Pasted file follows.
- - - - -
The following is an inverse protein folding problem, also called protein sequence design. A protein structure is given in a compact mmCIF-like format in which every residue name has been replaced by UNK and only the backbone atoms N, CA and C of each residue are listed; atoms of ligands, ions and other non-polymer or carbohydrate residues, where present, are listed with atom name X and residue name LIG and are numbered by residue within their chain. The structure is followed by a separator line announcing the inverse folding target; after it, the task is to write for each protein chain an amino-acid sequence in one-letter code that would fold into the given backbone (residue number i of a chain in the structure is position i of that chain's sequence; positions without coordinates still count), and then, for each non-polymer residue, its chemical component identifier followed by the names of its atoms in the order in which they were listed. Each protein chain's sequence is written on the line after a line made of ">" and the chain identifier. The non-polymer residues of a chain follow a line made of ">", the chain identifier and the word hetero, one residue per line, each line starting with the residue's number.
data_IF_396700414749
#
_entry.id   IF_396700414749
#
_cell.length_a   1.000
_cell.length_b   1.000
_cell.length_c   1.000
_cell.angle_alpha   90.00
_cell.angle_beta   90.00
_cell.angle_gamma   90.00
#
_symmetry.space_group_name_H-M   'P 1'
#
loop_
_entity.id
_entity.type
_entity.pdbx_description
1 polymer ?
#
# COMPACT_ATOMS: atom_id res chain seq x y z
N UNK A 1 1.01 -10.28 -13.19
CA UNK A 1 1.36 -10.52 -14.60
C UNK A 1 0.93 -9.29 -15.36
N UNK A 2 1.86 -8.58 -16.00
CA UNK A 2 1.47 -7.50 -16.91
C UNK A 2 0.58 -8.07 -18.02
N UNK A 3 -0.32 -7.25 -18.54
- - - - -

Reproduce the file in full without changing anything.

The following is an inverse protein folding problem, also called protein sequence design. A protein structure is given in a compact mmCIF-like format in which every residue name has been replaced by UNK and only the backbone atoms N, CA and C of each residue are listed; atoms of ligands, ions and other non-polymer or carbohydrate residues, where present, are listed with atom name X and residue name LIG and are numbered by residue within their chain. The structure is followed by a separator line announcing the inverse folding target; after it, the task is to write for each protein chain an amino-acid sequence in one-letter code that would fold into the given backbone (residue number i of a chain in the structure is position i of that chain's sequence; positions without coordinates still count), and then, for each non-polymer residue, its chemical component identifier followed by the names of its atoms in the order in which they were listed. Each protein chain's sequence is written on the line after a line made of ">" and the chain identifier. The non-polymer residues of a chain follow a line made of ">", the chain identifier and the word hetero, one residue per line, each line starting with the residue's number.
data_IF_396700414749
#
_entry.id   IF_396700414749
#
_cell.length_a   1.000
_cell.length_b   1.000
_cell.length_c   1.000
_cell.angle_alpha   90.00
_cell.angle_beta   90.00
_cell.angle_gamma   90.00
#
_symmetry.space_group_name_H-M   'P 1'
#
loop_
_entity.id
_entity.type
_entity.pdbx_description
1 polymer ?
#
# COMPACT_ATOMS: atom_id res chain seq x y z
N UNK A 1 1.01 -10.28 -13.19
CA UNK A 1 1.36 -10.52 -14.60
C UNK A 1 0.93 -9.29 -15.36
N UNK A 2 1.86 -8.58 -16.00
CA UNK A 2 1.47 -7.50 -16.91
C UNK A 2 0.58 -8.07 -18.02
N UNK A 3 -0.32 -7.25 -18.54